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Your Credit Score and You

Your Credit Score and You

Before you apply for any sort of credit--from unsecured debt (e.g., credit card debt), to collateralized debt such as a mortgage or car loan--you should be sure to know what your credit score is. A bad credit score can require you to pay higher interest rates or may even prevent you from getting certain types of credit.

With nationwide concern over mounting mortgage defaults, lenders are focusing carefully on credit scores. Therefore it is more important than ever for you to understand what a credit score is and how it can affect you.

What is Your Credit Score
Actually, you have more than one credit score. There are three major credit rating agencies in the U.S., and each calculates credit scores in a slightly different way. However, there are some common factors.

In order of importance, the following are leading elements of your credit score:

  • Previous credit performance--the extent to which you have paid your debts on time in the past, the most recent past being most heavily weighted
  • Current level of indebtedness--loans and credit card debt outstanding and amount of available credit used (being maxed out lowers your score)
  • Time credit has been in use--the longer the better
  • Number of Open Accounts--if you have many open sources of credit, you are considered a higher risk because your debt situation can change quickly
  • Pursuit of credit--actively pursuing multiple new sources of credit can be a red flag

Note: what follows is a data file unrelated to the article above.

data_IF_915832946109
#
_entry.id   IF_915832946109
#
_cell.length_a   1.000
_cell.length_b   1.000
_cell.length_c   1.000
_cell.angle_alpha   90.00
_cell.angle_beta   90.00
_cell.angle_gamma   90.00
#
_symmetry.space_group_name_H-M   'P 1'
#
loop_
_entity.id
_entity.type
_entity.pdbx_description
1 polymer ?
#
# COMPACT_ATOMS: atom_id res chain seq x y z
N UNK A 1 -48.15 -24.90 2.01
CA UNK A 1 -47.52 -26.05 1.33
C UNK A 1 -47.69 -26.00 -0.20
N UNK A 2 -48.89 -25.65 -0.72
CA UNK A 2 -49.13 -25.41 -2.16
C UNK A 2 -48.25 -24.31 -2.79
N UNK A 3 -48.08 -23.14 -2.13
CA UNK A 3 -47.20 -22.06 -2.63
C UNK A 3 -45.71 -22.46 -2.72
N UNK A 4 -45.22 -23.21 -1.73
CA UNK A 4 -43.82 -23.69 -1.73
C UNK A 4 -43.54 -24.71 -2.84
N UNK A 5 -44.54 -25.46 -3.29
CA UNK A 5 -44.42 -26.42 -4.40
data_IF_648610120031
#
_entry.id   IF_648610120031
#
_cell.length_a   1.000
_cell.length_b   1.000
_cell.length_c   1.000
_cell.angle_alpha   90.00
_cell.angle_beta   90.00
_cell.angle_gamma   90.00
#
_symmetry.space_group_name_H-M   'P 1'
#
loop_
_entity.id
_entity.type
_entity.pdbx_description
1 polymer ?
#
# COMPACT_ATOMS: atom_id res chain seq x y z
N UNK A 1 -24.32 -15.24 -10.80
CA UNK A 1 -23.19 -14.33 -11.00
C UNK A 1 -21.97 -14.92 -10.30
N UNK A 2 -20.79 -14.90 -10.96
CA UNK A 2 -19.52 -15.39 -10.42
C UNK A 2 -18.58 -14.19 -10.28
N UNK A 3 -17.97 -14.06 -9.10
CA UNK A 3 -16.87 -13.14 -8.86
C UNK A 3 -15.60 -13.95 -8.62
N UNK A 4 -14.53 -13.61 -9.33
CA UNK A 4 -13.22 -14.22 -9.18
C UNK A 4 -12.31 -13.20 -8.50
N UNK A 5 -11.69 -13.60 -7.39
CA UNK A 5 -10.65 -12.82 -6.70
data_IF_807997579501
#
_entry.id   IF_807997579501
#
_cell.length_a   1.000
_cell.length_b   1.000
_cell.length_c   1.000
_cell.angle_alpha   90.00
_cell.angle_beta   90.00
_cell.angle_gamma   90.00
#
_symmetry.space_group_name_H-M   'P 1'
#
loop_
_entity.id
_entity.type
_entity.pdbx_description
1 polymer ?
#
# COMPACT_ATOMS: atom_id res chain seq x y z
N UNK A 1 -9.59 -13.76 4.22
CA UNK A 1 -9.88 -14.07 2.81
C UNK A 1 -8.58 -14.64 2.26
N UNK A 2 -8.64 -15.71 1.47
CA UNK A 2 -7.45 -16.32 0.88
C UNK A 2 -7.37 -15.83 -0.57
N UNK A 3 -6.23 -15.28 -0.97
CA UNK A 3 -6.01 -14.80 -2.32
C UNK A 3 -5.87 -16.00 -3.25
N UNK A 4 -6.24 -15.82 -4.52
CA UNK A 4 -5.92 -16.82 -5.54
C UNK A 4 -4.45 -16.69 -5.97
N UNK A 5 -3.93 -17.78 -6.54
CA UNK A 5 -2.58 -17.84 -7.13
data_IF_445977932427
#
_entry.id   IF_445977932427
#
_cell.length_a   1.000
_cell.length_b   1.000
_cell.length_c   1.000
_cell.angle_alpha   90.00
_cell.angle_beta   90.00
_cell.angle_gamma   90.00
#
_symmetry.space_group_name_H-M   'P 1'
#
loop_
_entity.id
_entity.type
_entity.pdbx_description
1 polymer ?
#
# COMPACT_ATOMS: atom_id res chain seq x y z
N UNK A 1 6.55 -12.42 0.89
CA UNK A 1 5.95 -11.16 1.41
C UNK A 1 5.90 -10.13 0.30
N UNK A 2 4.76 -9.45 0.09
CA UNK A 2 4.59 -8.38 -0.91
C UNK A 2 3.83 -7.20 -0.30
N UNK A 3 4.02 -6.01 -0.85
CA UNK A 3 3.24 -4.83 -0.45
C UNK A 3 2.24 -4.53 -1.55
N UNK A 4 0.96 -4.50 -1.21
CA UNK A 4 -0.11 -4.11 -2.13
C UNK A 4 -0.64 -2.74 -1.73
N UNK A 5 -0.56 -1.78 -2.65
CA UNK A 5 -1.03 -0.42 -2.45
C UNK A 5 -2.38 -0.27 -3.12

How the some of the above affect your credit score can be a delicate balance. For example, having no debt and no credit cards is a bad thing--it means you have no credit history. On the other hand, too much existing debt and too many active credit cards are also a bad--it suggests that you are a default risk.


How This Affects You
A low credit score can mean paying higher interest rates on loans or on unsecured debt like credit cards, or it can even mean having your credit applications turned down. For people with bad credit, this can turn into a vicious cycle: high payments lead to more debt, which drives the credit rating lower; this means still more high payments, and more debt problems. Pretty soon, it may become difficult to avoid bankruptcy. It is important to seek debt relief strategies before it comes to that.

How You Can Improve Your Credit Score
Improving your credit score can help break that cycle. While it can take time to improve your history of credit use, there are some immediate steps you can take:

  • Be careful about applying for new credit--too much activity counts against you
  • Reduce the number of credit card accounts you have active
  • Work to pay down existing debt before taking on new debt

If you can't do this yourself, seek reputable credit counseling. Credit counseling can introduce you to a variety of debt relief options, and ultimately, help you avoid bankruptcy. One debt relief option is a debt management plan, which involves having a credit counselor help manage your finances. A debt management plan can be a rigorous form of debt relief, but it beats living with the high cost of a low credit score.

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